Which is to say, we need to make sure we’re not boring. Time for me to get back to my preaching and worship class.

 

 

 

 

I’ve been following Ryan Bell’s Year Without God on and off, on Facebook and his blog. I’d heard him preach at a conference for clergy involved in PICO and been very impressed by this Seventh Day Adventist pastor and his passion for economic justice, so when I heard about his year-long experiment in “challeng[ing] his beliefs and let[ting] the world watch,” as his girlfriend Rebecca Pratt summarized it, there was no question but that I’d be among the watchers.

Now, the year has ended, Bell is firmly humanist and atheist, and the responses from many Christians, especially Adventists, are predictable: a sense of loss (“Very sad”), concern for his well-being (“I will pray for him”), anger (“He has made a calculated and sharp deal with his Master”), dismissal (“It is apparent that Brother Bell was living a lie for much of his life“), condescension (“Send him a Bible”), and running through them all, a powerful assumption that no one can be happy without the kind of belief that they themselves have (“Sad, dark and empty life”).

It’s tempting to see these responses as evidence that his former co-religionists are a particularly smug and self-righteous lot, and that if the tables were turned–if, say, a Unitarian Universalist became a Methodist–we liberal-religionists wouldn’t respond this way. However, I’m afraid many would.

Would we be able to let them go to their new spiritual home without criticizing it–“Christianity is just a myth–I prefer reality”? Would we insist on rewriting their life story–“You must not have understood science to begin with”? Would we proclaim our superiority with statements such as “Well, some people need a crutch”?

I cited the Christians whose responses to Bell’s journey have been defensive and judgmental. Fortunately, many others seem secure enough in their own faith to wish him only the best, accepting that spiritual paths other than their own might lead to a person’s being good, happy, and fulfilled. I hope every Unitarian Universalist who ever meets an ex-UU will do likewise. “Not all those who wander are lost,” we seekers like to say. And not all who choose a different path than ours are heading in the wrong direction.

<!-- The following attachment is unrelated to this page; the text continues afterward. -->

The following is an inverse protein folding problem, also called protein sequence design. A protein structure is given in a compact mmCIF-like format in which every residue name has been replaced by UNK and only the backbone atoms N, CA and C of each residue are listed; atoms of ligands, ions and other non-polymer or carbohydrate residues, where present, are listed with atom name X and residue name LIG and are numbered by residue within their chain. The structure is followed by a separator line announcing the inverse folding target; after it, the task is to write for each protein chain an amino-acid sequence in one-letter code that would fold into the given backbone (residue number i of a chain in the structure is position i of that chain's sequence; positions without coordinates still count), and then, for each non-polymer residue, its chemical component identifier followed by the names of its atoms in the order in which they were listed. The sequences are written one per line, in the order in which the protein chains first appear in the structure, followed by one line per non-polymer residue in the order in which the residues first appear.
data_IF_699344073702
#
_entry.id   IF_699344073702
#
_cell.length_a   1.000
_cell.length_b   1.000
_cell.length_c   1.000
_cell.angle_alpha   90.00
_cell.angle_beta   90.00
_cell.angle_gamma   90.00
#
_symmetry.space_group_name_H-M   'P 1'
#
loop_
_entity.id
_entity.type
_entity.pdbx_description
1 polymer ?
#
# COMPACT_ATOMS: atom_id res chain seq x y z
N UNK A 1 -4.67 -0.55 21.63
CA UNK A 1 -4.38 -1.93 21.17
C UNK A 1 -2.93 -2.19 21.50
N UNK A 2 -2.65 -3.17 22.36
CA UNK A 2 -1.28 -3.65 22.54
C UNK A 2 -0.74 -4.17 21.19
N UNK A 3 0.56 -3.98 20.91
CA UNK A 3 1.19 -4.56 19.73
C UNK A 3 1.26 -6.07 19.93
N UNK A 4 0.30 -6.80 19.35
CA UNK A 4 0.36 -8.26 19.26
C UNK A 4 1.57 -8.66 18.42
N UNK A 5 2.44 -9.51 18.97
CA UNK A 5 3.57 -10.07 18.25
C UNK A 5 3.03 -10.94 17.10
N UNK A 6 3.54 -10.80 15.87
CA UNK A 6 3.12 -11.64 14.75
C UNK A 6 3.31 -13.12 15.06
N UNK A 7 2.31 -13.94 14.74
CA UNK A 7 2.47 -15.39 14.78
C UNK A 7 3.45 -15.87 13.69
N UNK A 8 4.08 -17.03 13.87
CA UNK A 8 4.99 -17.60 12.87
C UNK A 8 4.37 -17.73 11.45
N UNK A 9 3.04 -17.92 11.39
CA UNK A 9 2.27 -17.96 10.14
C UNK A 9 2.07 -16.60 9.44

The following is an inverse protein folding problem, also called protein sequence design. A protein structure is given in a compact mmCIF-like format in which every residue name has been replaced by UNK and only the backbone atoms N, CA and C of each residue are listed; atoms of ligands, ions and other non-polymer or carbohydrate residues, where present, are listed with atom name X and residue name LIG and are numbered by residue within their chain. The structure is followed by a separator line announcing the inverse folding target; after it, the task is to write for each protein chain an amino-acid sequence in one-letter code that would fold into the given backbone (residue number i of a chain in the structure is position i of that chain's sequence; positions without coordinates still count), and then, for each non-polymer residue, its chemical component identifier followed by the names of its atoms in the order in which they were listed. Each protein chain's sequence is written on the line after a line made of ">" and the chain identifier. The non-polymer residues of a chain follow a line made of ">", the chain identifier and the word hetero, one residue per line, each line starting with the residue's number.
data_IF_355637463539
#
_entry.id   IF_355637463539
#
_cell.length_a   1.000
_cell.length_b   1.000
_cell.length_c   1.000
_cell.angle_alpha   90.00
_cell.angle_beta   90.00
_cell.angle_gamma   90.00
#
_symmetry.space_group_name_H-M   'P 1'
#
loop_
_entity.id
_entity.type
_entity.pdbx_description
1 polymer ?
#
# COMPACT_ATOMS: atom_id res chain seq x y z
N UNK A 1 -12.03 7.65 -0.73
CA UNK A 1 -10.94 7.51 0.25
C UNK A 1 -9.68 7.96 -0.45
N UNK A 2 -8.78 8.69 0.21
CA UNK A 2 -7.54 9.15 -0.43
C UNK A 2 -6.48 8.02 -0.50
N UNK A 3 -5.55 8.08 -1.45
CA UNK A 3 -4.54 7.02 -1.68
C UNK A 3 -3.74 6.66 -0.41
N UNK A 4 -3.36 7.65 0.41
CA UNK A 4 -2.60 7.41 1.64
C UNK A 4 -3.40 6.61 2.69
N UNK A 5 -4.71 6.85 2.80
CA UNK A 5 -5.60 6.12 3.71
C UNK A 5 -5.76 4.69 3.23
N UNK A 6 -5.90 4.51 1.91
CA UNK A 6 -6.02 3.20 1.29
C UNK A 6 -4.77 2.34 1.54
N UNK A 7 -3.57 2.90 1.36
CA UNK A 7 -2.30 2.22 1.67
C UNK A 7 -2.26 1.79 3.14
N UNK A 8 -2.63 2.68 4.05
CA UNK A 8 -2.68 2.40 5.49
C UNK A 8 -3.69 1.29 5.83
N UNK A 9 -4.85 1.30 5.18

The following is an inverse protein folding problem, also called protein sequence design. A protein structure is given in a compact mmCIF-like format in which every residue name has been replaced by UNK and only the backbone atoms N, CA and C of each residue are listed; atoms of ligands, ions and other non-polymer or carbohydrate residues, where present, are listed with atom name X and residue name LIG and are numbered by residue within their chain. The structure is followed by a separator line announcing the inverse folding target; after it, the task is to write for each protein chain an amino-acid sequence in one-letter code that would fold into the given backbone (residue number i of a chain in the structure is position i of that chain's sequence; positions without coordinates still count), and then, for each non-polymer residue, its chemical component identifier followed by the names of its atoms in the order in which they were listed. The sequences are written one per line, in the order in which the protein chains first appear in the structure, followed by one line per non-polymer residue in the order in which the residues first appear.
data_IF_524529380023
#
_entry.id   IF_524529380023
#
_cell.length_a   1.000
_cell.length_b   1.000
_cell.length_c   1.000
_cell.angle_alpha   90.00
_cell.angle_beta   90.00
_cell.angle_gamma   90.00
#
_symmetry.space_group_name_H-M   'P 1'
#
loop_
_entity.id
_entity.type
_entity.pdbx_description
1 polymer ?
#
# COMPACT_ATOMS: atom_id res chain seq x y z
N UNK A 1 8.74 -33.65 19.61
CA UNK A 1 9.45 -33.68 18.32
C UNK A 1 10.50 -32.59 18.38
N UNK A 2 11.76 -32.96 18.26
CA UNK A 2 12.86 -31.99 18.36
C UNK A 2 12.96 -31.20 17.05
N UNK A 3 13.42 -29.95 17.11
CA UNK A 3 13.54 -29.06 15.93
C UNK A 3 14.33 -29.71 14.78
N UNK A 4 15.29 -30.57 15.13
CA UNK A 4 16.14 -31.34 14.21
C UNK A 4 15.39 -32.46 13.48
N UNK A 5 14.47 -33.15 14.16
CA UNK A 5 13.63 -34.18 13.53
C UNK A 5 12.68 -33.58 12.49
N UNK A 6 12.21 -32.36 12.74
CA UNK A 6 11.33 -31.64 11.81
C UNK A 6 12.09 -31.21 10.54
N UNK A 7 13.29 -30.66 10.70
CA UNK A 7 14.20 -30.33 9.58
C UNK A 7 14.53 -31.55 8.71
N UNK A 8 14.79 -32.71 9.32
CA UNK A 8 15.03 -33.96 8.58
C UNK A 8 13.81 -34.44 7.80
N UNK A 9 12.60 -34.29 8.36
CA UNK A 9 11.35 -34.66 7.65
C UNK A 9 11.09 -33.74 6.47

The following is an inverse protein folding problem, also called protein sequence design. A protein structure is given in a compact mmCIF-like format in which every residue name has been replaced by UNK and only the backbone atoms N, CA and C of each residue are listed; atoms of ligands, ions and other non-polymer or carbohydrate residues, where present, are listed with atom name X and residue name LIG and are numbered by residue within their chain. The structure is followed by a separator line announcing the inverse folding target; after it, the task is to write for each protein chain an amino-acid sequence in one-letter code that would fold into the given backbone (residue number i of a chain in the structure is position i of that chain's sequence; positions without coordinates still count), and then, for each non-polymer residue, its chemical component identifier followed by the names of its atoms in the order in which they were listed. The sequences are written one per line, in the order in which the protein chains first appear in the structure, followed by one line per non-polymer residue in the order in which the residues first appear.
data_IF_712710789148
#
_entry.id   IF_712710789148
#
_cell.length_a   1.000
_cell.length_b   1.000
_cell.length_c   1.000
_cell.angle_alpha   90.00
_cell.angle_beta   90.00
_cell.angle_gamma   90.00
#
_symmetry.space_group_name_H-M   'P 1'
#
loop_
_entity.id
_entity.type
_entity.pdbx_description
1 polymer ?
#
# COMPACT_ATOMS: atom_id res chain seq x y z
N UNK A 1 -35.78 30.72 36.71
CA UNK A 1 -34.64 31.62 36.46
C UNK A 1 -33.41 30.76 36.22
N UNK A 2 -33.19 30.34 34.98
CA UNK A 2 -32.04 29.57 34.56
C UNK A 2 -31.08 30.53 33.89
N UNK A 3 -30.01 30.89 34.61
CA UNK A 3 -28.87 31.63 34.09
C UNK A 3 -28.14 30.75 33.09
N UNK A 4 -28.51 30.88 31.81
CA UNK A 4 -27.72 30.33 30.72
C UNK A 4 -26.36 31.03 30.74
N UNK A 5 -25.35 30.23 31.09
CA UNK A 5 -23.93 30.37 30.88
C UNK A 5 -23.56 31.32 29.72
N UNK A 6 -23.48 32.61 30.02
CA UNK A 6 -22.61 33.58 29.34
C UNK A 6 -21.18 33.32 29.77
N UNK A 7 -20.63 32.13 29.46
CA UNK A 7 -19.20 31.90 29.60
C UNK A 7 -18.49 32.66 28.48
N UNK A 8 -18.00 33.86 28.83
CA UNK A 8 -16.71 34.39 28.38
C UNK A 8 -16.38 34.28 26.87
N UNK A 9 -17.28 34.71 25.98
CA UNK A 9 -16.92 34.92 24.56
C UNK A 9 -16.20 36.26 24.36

This morning I was behind a car whose bumper sticker read,

IMAM AZIZ MUHAMMAD HIGH SCHOOL
Home of the Jihadis

As I got closer and we waited at the light, I realized I’d misread it. It said,

ARCHBISHOP RIORDAN HIGH SCHOOL
Home of the Crusaders

Whew. That’s all right, then.

Renee Ruchotzke wrote about them well:  services that cruelly promise inspiration but deliver a lecture and inexpert music instead. People come seeking spiritual sustenance and, after hearing an address on beekeeping, “cross this church off [their] list.” Unitarian Universalist congregations have a bad habit of giving people time in the pulpit as an act of kindness–kindness to the speaker, but not to the listeners–and letting their concerns for quality go by the wayside, especially in summer.

This summer, I was a spiritual seeker far from home and eager to go to church while on vacation, and from that experience I gained a nugget to add to Renee’s wisdom. It isn’t enough to offer a service full of inspiration; you have to make it clear, from your publicity, that that’s what it’s going to be.

I was in a city where I know nothing about the congregation, and what I saw on the website was an address by the director of a local community organization, talking about . . . the work of his organization. The title didn’t pose a question or suggest that the sermon was going to try to answer any. Now, it’s possible that his address was deeply spiritual. The blurb describing the service said something about the way we all need the arts, and that could be the heart of a heart-centered sermon, but  it sounded an awful lot like a standard spiel by a passionate advocate of a good cause. We all know them. Once in a while they are terrific, which is to say, they think about the audience and address their needs. More often, they are barely disguised appeals for funds, or just general support for their cause. No matter how excellent the cause, this is not the kind of thing I want to hear at the best of times (just send me your brochure, please; I can read it in two minutes, rather than listen to the 20-minute equivalent), and certainly not in lieu of spiritual reflection and guidance for my life. There is a time and place at church for community organizations to talk about their work: Wednesday evening, in the Emerson Room. Not Sunday at 10 a.m. in the sanctuary.